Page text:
We also heard talks about clothing to wear when on the water, which ranged from t-shirt and shorts all the way up to dry suits. We had a navigation talk as well as a talk about signaling devices. The last talk just before we got on the water was a talk about group dynamics and staying together from someone from Florida, so we heard his talk which included stuff about native Floridian animals to not worry about. It was rather humorous.

Out on the water we mostly just did a skills check off. We moved around in boxes against, with and broach to the wind to show we would turn and handle out boats in the wind and with wind generated waves. I actually over committed to one of my strokes (the bow rudder) and went over right in front of the instructor. Luckily I rolled back up. I really have to work on my roll and outfitting as I find that I tend to fall out of the boat.

After we were finished today we all drove over to Assateague to meet up with part of the group that was only doing the re-certification. Everyone from my group either had no certification or was going from an L3 level to an L4 level. Today was part of the instructor development workshop as well as seeing if we could perform and teach in the L3 conditions. We moved on without getting any idea if we were certified at the L3 level. A little scary when I think about the conditions we are supposed to be encountering tomorrow. They sound big.

Today I was the only female of the group. I know there are women out there who instruct but I guess there are still fewer women going up through the ranks then men. I noticed the same thing when I was getting my 3 star sea kayaking award. I wonder how well a women's only class would work at a kayak school?

Thursday, October 1, 2009

ACA L4 Certification: Day 2

Today was once again at Widewater and was relatively easy. This was now our turn to teach the "class" strokes with the assumption that the "class" had never learned how to paddle before. We were scored on how well we could teach the stroke, how well we could model the stroke properly and how well we could give feedback.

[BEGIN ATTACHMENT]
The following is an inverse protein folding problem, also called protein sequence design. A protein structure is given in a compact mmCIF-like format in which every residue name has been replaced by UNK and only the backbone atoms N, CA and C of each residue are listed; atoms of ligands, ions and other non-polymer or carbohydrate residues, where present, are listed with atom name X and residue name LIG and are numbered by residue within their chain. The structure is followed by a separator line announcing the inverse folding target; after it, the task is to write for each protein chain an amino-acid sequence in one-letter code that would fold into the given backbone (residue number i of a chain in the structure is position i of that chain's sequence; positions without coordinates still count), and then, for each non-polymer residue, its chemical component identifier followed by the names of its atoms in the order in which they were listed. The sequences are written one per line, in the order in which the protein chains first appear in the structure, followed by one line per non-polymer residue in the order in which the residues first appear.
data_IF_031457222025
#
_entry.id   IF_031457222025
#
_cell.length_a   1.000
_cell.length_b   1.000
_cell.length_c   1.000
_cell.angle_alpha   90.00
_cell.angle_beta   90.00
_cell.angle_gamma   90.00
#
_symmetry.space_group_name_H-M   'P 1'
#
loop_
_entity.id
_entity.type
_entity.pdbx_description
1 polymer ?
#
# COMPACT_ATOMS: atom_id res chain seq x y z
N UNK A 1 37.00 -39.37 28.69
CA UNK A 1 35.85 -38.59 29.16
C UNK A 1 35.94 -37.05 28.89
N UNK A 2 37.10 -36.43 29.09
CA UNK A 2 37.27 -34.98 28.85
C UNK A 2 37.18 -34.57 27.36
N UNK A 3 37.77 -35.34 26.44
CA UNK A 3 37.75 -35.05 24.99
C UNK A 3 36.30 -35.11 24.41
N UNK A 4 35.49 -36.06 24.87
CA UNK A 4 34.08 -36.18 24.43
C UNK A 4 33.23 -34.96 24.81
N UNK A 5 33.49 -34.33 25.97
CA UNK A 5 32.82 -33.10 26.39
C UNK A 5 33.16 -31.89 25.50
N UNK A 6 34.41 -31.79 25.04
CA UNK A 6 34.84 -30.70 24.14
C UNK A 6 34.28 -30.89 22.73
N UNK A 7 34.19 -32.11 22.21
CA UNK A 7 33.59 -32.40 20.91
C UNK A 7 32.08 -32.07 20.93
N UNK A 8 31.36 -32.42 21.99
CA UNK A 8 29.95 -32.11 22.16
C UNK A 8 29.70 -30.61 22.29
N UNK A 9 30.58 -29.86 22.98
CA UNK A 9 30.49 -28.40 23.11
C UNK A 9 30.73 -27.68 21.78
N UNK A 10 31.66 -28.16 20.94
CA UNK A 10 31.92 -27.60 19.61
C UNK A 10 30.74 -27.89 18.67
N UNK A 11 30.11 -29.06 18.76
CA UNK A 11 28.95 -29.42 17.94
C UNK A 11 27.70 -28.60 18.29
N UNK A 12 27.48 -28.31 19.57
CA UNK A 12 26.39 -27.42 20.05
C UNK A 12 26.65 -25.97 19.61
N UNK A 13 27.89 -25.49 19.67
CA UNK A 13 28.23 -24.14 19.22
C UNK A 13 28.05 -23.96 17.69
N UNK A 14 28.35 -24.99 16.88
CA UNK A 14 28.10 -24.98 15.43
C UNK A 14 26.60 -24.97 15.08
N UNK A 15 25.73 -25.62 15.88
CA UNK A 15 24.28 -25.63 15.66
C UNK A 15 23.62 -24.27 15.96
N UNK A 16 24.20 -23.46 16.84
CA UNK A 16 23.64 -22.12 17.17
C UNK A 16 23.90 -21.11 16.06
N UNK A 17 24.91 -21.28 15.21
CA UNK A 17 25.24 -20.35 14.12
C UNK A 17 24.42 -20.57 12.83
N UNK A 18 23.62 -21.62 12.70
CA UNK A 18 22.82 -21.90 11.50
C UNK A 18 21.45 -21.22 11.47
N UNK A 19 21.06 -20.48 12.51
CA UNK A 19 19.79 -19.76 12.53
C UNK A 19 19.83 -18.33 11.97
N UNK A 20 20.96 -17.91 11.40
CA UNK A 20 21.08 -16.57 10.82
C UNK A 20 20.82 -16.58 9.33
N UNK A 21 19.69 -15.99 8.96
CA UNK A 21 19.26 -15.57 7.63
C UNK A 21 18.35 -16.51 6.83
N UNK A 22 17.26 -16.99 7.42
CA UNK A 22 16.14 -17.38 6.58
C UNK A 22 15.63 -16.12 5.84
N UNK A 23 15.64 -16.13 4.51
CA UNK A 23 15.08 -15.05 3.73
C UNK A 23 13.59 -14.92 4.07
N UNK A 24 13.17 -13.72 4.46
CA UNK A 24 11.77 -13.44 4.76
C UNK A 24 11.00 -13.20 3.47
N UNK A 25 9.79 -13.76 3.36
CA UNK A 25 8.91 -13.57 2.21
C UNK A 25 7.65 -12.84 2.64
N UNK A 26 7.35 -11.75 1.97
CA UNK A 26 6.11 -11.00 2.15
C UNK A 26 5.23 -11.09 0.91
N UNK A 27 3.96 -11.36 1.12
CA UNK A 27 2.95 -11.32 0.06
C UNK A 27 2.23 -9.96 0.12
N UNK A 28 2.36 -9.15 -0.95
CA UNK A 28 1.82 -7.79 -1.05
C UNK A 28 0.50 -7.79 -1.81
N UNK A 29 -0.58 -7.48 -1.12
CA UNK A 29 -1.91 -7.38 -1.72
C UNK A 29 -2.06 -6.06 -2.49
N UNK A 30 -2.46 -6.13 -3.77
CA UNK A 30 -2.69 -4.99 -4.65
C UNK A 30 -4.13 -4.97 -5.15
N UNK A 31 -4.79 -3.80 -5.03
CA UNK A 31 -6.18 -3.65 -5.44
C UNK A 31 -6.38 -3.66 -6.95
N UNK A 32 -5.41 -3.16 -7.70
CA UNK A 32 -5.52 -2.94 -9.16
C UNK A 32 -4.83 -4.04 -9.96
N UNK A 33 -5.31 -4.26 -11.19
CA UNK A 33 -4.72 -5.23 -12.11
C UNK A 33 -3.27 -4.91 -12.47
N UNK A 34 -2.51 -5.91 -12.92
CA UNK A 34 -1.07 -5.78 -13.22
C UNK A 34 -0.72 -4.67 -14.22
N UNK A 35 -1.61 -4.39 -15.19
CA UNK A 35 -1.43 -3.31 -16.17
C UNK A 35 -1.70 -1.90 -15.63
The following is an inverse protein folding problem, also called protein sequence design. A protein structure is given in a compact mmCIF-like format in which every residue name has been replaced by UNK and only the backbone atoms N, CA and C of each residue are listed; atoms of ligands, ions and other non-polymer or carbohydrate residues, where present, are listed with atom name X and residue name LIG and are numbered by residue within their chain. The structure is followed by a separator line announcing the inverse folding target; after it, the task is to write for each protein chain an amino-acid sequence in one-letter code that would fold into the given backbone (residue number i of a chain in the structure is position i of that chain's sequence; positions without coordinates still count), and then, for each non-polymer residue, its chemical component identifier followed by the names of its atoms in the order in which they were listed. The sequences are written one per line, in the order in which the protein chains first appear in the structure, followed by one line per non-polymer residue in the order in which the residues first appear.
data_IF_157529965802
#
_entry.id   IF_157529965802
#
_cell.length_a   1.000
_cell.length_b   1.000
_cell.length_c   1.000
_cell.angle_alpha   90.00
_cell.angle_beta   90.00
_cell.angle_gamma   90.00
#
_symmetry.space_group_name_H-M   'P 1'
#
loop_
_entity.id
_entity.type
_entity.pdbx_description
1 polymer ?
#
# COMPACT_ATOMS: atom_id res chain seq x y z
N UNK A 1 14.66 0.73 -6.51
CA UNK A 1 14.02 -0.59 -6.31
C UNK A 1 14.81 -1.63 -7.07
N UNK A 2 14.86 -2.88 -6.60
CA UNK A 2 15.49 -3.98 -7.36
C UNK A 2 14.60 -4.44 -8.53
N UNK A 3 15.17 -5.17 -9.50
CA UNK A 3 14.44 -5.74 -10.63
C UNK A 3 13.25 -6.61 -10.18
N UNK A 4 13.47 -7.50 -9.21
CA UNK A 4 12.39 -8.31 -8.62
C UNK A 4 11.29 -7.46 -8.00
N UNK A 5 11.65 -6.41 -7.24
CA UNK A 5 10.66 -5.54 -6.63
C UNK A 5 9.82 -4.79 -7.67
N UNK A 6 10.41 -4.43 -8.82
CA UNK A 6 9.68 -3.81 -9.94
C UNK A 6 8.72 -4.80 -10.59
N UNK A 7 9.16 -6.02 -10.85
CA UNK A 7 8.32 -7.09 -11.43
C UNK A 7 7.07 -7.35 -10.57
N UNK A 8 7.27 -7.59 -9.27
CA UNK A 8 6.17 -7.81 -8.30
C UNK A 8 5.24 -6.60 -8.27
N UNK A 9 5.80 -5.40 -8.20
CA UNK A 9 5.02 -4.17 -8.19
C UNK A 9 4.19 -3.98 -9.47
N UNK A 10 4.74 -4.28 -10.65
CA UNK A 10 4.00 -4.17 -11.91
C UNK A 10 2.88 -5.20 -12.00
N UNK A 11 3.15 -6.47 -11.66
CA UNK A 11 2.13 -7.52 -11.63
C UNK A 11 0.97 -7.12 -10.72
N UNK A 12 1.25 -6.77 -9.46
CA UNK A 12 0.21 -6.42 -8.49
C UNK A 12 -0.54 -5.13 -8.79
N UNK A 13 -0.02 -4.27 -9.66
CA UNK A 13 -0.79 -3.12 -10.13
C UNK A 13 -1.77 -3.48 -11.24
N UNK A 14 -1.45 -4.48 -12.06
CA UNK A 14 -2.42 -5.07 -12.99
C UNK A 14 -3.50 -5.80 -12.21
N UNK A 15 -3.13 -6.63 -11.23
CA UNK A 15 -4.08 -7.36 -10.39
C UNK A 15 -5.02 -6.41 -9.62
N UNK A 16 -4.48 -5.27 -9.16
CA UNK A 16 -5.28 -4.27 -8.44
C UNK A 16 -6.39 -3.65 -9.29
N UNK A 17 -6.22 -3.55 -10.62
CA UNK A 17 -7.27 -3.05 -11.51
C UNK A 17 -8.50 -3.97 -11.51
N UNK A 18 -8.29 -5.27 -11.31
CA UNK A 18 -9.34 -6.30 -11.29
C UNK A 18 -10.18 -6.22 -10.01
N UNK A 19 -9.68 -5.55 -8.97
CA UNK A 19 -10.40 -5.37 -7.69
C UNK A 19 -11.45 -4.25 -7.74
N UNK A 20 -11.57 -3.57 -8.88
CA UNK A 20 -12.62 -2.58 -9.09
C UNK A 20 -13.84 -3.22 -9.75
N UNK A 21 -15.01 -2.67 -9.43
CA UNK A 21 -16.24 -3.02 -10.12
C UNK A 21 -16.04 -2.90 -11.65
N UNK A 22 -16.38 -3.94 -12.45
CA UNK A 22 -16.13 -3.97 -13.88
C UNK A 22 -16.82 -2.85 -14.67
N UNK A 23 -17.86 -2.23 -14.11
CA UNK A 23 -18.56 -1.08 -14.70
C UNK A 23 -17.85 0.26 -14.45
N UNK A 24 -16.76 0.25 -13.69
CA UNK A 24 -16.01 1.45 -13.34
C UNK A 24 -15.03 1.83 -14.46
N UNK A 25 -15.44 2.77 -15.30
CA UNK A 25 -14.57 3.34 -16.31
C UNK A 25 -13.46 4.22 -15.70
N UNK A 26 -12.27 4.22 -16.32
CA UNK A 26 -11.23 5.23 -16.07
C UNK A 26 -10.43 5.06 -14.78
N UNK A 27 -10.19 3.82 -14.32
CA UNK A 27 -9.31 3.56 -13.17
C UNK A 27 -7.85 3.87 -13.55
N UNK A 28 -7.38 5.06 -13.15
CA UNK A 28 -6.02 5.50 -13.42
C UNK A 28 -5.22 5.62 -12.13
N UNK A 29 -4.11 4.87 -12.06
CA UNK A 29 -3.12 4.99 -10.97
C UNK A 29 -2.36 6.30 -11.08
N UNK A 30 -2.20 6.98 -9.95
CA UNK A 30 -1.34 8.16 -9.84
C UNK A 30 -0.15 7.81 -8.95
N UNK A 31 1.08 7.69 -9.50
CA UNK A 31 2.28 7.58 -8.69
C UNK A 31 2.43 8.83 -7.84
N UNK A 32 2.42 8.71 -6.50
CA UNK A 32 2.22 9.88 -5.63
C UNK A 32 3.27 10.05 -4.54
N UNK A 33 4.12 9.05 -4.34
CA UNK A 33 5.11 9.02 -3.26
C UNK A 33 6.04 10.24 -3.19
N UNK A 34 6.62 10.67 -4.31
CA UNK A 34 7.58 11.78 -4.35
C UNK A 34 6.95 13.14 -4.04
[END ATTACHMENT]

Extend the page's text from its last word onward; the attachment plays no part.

The teaching paradigm that we were using was a sell, show, do model. First we have to sell the stroke to the students, why do they need to learn this other then just because. Then we show then what they will be learning. After the show, we teach them how to do the stroke modeling again as needed with pointers to focus on. The goal is to try to keep that all as short as possible so they can be trying it themselves as quickly as possible. This way the people with short attention spans are working on the stroke shortly after learning it.

It is really important to be able to model the strokes accurately even when slowing them down. If you can do the stroke correctly at normally speed but incorrectly when slowing it down, it doesn't do any good to the student. Modeling isn't just a temporary situation. As long as you are in the teaching role, you are constantly modeling perfect strokes. It is very bad to give mixed messages and slumping in the kayak after telling everyone to sit up isn't very good.

The instructor had some very interesting names for the feedback sandwich. Basically you can't simply tell someone they are doing something wrong as it is frustrating and counter-productive. Rather, the best model is to praise something they are doing well, then give them some criticism and how to correct it, then more feedback on how well they are doing. By starting and ending the criticism with good stuff, they fell better about how they are progressing.

Feedback to us
Some things I noticed about the other instructor candidates was one person was very verbose and actually lost me part of the way through his teaching. I hate giving feedback of that nature but it had to be said. One girl was too quick in her feedback and didn't wait to see if I was doing it correctly. In order for us to test the candidates, at one point, one person in the group would model a stroke incorrectly to see if they could pick up on it. I think this was the Instructor Trainers idea of fun and we all got into it trying to come up with good ways to screw up the stroke. Beginners are forever creative in how to do a paddle stroke once taught. Many students will turn the paddle backwards, or even hold the paddle upside down. Some will shift their hand positions making it difficult to teach them correct blade placement. It is hard to tell someone to cock their wrist when the paddle is already lined up correctly.

One way for us to see how we are doing is through the video. We were taped today modeling the strokes we had learned plus a few others we hadn't yet learned but should know how to do, this was mostly for the three of us that where moving on to the L4 training. We also had our roll filmed as well. We watched them back at the shop. I had gone first and one of the first comments was that I not be allowed to go first again. I have been told many times that I model my strokes very nicely and the Instructor Trainer was quick to point this out, many times to everyone dismay. It was a bit embarrassing after a while. My roll was actually quite nice this time. The only comment was that I could bring the paddle in a little tighter in the sculling draw, which I thought I normally did but apparently not in this case.